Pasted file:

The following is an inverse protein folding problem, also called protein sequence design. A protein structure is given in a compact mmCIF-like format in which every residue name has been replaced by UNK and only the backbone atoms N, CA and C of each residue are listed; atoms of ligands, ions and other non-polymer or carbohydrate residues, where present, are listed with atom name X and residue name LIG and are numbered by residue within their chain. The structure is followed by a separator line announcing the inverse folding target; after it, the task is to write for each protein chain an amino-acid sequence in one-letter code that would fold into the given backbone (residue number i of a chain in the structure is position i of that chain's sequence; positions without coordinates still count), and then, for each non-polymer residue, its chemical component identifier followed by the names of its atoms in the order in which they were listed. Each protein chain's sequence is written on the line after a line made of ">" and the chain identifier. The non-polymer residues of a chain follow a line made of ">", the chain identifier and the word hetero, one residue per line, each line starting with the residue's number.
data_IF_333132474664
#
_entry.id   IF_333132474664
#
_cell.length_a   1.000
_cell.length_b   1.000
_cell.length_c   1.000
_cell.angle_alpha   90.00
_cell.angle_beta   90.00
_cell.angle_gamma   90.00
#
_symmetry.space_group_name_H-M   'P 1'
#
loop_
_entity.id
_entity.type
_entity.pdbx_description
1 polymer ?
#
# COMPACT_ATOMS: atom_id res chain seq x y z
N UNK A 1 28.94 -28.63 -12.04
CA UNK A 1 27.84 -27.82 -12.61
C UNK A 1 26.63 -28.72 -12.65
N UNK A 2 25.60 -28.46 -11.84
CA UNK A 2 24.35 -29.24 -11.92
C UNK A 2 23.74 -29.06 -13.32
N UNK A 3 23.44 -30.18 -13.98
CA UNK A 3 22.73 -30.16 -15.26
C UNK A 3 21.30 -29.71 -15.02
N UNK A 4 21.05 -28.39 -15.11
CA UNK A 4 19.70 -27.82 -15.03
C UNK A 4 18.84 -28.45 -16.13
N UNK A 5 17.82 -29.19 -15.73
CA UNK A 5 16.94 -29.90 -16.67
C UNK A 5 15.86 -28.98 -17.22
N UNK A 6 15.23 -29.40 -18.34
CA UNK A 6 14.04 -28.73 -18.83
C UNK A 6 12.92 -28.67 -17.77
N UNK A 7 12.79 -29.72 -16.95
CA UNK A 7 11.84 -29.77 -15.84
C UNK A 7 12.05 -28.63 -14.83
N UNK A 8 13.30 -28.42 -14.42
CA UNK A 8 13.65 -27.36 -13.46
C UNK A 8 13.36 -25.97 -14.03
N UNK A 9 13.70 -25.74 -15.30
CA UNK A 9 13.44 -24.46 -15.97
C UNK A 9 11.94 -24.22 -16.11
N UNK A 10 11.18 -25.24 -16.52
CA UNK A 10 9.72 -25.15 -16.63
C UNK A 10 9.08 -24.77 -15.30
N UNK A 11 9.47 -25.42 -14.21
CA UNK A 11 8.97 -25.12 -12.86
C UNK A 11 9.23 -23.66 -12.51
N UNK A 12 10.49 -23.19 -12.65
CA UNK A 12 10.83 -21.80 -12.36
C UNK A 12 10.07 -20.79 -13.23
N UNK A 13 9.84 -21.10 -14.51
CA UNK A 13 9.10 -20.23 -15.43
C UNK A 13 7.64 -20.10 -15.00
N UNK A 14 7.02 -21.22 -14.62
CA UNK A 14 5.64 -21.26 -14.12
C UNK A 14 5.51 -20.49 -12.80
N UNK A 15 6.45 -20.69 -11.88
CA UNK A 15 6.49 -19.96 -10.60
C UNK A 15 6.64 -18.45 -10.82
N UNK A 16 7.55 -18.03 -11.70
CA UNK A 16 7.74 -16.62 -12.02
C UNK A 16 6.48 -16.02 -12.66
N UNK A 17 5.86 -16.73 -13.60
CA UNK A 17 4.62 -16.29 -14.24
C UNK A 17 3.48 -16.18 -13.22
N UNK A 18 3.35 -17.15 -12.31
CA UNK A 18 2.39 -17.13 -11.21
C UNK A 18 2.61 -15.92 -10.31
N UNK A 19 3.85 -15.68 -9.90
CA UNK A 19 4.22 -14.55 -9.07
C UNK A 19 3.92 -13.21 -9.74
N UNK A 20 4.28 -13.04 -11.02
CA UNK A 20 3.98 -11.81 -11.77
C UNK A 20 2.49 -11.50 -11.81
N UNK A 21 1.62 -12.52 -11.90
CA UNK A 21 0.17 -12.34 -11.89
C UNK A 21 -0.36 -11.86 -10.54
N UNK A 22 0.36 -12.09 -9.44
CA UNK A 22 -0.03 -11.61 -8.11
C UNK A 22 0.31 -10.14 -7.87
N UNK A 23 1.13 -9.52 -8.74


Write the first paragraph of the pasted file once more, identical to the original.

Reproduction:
The following is an inverse protein folding problem, also called protein sequence design. A protein structure is given in a compact mmCIF-like format in which every residue name has been replaced by UNK and only the backbone atoms N, CA and C of each residue are listed; atoms of ligands, ions and other non-polymer or carbohydrate residues, where present, are listed with atom name X and residue name LIG and are numbered by residue within their chain. The structure is followed by a separator line announcing the inverse folding target; after it, the task is to write for each protein chain an amino-acid sequence in one-letter code that would fold into the given backbone (residue number i of a chain in the structure is position i of that chain's sequence; positions without coordinates still count), and then, for each non-polymer residue, its chemical component identifier followed by the names of its atoms in the order in which they were listed. Each protein chain's sequence is written on the line after a line made of ">" and the chain identifier. The non-polymer residues of a chain follow a line made of ">", the chain identifier and the word hetero, one residue per line, each line starting with the residue's number.